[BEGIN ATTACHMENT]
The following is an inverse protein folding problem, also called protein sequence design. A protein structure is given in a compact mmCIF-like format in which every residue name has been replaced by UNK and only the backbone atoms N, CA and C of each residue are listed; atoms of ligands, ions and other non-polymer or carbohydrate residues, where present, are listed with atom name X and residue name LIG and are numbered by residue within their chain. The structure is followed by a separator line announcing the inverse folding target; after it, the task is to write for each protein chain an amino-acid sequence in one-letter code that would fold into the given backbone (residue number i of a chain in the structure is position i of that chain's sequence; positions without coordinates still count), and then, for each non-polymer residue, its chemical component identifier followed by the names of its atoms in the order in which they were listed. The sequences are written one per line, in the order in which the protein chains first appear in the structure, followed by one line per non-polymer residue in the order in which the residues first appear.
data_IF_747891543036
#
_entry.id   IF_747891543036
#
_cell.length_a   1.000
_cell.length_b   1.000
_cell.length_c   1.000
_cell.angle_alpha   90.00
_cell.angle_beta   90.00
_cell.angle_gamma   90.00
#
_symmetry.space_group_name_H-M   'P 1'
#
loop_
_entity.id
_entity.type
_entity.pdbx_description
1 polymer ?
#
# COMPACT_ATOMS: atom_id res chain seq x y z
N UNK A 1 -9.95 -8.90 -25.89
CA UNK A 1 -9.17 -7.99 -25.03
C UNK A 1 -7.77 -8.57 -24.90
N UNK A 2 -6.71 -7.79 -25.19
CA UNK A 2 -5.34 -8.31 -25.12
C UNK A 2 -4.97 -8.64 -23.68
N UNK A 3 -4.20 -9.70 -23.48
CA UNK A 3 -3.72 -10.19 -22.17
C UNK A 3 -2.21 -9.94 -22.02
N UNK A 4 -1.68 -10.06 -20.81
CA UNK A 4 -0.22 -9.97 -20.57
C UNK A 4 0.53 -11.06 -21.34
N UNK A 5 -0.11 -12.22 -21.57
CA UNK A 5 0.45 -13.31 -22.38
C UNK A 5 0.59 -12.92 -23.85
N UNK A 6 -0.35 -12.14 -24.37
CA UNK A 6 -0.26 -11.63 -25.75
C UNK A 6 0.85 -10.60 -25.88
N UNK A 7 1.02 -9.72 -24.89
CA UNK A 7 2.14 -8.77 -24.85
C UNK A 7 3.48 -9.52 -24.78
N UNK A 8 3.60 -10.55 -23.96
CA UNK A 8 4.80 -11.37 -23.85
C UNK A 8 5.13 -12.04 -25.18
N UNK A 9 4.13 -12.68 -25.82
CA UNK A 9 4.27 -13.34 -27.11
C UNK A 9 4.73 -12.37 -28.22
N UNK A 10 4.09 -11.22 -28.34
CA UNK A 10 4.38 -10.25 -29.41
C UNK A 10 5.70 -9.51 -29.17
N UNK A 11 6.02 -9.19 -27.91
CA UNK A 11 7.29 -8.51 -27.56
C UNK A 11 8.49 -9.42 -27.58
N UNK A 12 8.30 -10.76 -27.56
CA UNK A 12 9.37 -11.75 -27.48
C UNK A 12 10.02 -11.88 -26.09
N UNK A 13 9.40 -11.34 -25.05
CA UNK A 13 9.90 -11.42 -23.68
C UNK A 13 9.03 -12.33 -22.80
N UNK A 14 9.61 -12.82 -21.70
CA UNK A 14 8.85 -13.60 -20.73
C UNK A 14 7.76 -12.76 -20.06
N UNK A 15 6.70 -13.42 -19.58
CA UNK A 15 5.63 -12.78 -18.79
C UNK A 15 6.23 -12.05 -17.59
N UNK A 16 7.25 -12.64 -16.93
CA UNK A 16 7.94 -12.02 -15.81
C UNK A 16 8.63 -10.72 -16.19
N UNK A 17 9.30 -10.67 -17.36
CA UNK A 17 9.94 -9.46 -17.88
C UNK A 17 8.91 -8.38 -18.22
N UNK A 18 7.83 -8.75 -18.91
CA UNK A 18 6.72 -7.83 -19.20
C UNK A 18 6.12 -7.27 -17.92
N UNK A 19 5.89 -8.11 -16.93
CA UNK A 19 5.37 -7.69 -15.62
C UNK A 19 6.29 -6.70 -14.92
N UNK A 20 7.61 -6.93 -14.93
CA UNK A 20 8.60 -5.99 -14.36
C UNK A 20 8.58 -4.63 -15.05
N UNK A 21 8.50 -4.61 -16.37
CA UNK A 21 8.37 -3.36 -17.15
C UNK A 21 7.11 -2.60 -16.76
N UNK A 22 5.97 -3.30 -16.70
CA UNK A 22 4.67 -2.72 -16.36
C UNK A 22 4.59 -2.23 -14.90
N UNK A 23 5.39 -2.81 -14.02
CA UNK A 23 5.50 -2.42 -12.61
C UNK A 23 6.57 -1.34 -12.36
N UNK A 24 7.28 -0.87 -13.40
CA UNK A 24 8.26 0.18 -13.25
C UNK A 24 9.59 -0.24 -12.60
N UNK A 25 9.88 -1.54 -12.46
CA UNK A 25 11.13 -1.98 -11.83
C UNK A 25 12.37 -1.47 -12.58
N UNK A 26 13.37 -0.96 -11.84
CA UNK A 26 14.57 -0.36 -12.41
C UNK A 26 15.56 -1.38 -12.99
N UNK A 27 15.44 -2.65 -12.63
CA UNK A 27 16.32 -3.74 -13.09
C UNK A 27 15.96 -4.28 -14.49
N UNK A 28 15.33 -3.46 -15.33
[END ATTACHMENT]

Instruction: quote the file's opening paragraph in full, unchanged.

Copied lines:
The following is an inverse protein folding problem, also called protein sequence design. A protein structure is given in a compact mmCIF-like format in which every residue name has been replaced by UNK and only the backbone atoms N, CA and C of each residue are listed; atoms of ligands, ions and other non-polymer or carbohydrate residues, where present, are listed with atom name X and residue name LIG and are numbered by residue within their chain. The structure is followed by a separator line announcing the inverse folding target; after it, the task is to write for each protein chain an amino-acid sequence in one-letter code that would fold into the given backbone (residue number i of a chain in the structure is position i of that chain's sequence; positions without coordinates still count), and then, for each non-polymer residue, its chemical component identifier followed by the names of its atoms in the order in which they were listed. The sequences are written one per line, in the order in which the protein chains first appear in the structure, followed by one line per non-polymer residue in the order in which the residues first appear.